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Shuttle era engines to be used in new Space Launch System
#1
NASA's Shuttle-Era Engines Have One Last Job


8-15-2015

If it isn't broken, don't fix it. That's the mentality at NASA, which is test-firing the RS-25 rocket engines that will serve as the main engines for the Space Launch System.

These are the same engines that powered the Space Shuttles — literally. The design has proved so reliable NASA has been refurbishing and reusing the same rockets for 34 years, 14 of them have already been to space.
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#2
I never heard of this new Space Launch System until saw this article.
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#3
An absolutely terrible idea given how shockingly bad those engines were.

They were NASA's first engines designed (mostly) without Werner Von Braun and it shows.

Constant fuel leaks and had to be rebuilt after every single flight (which is why it took so long to service shuttles between launches). They would take the engines from one shuttle and use them in another while its engines were being rebuilt.

Not to mention putting complex reusable engines into a single use rocket makes no sense (though the clip did say they want to do a modern redesign and cost reduction to produce a single use version of the engine).
Adam knew he should have bought a PC but Eve fell for the marketing hype.

Homeopathy is what happened when snake oil salesmen discovered that water is cheaper than snake oil.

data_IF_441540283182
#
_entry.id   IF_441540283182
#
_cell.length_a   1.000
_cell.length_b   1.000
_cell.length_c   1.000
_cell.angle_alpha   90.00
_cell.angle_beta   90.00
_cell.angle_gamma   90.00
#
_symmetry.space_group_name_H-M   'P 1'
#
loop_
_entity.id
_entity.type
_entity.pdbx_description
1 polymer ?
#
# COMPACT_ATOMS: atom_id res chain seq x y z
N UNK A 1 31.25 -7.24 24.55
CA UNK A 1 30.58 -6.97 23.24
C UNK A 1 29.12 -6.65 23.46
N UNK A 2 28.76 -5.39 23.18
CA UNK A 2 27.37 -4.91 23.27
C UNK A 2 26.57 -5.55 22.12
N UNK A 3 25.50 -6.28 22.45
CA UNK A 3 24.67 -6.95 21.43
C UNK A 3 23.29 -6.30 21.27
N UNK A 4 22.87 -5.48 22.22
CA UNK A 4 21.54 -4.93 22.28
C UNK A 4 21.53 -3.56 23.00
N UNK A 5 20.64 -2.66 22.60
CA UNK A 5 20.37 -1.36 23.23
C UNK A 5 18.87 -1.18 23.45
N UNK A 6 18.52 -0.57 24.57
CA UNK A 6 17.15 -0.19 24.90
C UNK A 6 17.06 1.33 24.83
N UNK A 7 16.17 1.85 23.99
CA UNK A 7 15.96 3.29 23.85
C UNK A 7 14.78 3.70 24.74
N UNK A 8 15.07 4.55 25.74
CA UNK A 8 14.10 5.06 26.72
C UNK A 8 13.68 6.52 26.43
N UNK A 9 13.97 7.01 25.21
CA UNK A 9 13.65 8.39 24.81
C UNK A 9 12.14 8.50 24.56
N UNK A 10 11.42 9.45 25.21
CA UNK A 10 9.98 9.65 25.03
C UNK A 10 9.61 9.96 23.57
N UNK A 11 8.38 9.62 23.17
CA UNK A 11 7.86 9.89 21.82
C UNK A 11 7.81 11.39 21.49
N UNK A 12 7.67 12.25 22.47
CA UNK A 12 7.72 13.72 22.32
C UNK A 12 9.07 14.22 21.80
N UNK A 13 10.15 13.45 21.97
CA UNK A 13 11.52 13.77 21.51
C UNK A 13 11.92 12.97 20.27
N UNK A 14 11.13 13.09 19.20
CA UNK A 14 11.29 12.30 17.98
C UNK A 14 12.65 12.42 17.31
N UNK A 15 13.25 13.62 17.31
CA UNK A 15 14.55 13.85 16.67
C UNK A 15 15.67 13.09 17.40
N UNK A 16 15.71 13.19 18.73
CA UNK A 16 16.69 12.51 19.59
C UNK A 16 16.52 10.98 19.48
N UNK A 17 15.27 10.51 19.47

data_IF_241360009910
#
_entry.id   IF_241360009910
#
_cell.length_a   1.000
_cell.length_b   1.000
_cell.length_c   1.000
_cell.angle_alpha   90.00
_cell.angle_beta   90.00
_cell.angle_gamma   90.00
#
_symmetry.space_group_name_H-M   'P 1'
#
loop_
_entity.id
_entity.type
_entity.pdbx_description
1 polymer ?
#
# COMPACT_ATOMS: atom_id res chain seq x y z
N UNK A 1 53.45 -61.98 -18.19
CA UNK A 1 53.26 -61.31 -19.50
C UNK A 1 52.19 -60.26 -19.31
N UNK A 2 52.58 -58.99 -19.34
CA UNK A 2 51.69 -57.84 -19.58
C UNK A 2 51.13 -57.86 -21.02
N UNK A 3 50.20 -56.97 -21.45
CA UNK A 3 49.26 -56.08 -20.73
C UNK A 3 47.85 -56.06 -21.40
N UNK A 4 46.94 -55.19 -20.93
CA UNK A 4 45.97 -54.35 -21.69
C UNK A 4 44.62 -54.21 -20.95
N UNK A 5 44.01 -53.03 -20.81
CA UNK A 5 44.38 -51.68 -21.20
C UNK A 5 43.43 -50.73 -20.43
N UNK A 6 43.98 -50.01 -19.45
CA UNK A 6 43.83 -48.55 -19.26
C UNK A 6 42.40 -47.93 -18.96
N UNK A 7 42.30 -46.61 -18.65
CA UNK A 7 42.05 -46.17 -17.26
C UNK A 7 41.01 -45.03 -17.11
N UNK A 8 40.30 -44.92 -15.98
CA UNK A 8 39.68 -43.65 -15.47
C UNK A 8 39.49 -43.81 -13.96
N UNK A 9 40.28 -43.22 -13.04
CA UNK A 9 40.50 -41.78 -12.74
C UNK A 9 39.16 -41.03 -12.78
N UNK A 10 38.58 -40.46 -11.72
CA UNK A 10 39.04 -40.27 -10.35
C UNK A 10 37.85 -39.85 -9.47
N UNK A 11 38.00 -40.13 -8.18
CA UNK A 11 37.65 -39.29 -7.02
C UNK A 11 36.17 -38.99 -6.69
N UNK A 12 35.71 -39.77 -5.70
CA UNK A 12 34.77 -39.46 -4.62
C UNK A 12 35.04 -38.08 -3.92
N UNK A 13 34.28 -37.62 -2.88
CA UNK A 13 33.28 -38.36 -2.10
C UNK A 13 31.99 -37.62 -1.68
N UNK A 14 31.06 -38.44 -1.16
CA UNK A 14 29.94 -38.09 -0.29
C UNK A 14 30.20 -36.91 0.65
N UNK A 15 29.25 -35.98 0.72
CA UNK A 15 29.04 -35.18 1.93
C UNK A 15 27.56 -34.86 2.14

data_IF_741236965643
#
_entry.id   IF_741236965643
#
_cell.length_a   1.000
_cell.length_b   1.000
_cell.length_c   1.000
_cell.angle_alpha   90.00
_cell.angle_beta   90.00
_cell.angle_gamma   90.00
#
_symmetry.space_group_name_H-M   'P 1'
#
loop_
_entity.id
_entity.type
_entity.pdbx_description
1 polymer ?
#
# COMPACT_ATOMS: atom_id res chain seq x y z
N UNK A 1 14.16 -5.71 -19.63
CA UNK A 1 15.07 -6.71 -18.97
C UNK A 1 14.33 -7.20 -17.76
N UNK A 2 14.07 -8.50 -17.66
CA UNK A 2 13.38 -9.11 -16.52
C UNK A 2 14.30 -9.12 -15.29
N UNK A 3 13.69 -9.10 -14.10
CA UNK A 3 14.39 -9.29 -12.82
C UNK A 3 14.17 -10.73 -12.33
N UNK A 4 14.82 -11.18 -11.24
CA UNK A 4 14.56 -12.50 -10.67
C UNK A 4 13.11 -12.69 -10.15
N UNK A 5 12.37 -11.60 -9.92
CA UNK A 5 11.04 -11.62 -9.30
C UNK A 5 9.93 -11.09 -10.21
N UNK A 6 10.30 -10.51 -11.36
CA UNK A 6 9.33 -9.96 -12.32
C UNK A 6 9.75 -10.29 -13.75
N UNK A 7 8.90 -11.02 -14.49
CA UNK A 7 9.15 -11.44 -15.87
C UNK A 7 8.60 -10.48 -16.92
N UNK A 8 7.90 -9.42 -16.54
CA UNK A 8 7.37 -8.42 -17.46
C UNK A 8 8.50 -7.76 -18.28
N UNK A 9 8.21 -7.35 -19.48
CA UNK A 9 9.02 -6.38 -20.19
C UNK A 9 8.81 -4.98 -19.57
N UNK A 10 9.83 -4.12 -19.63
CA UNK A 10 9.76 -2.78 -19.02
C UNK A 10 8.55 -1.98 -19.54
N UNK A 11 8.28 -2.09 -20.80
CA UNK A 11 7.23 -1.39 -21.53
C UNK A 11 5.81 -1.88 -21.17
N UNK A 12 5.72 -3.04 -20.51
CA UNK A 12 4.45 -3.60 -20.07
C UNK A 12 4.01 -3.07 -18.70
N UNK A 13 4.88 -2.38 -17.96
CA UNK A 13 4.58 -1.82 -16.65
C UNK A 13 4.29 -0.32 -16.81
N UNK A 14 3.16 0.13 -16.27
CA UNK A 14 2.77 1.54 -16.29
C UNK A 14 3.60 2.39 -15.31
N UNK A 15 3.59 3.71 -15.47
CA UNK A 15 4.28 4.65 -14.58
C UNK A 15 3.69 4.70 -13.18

The reason they call it the American Dream is because you have to be asleep to believe it. -- George Carlin
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#4
(08-17-2015, 12:42 PM)gstanford Wrote: An absolutely terrible idea given how shockingly bad those engines were.

They were NASA's first engines designed (mostly) without Werner Von Braun and it shows.

Constant fuel leaks and had to be rebuilt after every single flight (which is why it took so long to service shuttles between launches).  They would take the engines from one shuttle and use them in another while its engines were being rebuilt.

Not to mention putting complex reusable engines into a single use rocket makes no sense (though the clip did say they want to do a modern redesign and cost reduction to produce a single use version of the engine).

Are you sure the engines were at fault? I thought the issue was the re-usable three section boosters that were the main problem.
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#5
The boosters were criminal given that Thiokol knew before the first shuttle ever flew that the bottom O-ring joint could fail in the way it did with Challenger and yet pressured NASA to consider it a solved problem or non-issue right up until the challenger disaster happened.

The main engines were just as bad, it was a miracle none of them ever failed in flight.
Adam knew he should have bought a PC but Eve fell for the marketing hype.

Homeopathy is what happened when snake oil salesmen discovered that water is cheaper than snake oil.

The reason they call it the American Dream is because you have to be asleep to believe it. -- George Carlin
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#6
(08-17-2015, 01:03 PM)gstanford Wrote: The main engines were just as bad, it was a miracle none of them ever failed in flight.
Given the amount of thrust they provide for the size and none failed in flight does not sound as terrible as you are making them out to be.

Have you built a better one?
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#7
No, I'm not a rocket engineer. The SRB's produce 71% of liftoff/"first stage" thrust for shuttle flights. That's when they are over-rated to 104% of their maximum thrust.

Who in their right minds normally runs an engine over-rated?!
Adam knew he should have bought a PC but Eve fell for the marketing hype.

Homeopathy is what happened when snake oil salesmen discovered that water is cheaper than snake oil.

The reason they call it the American Dream is because you have to be asleep to believe it. -- George Carlin
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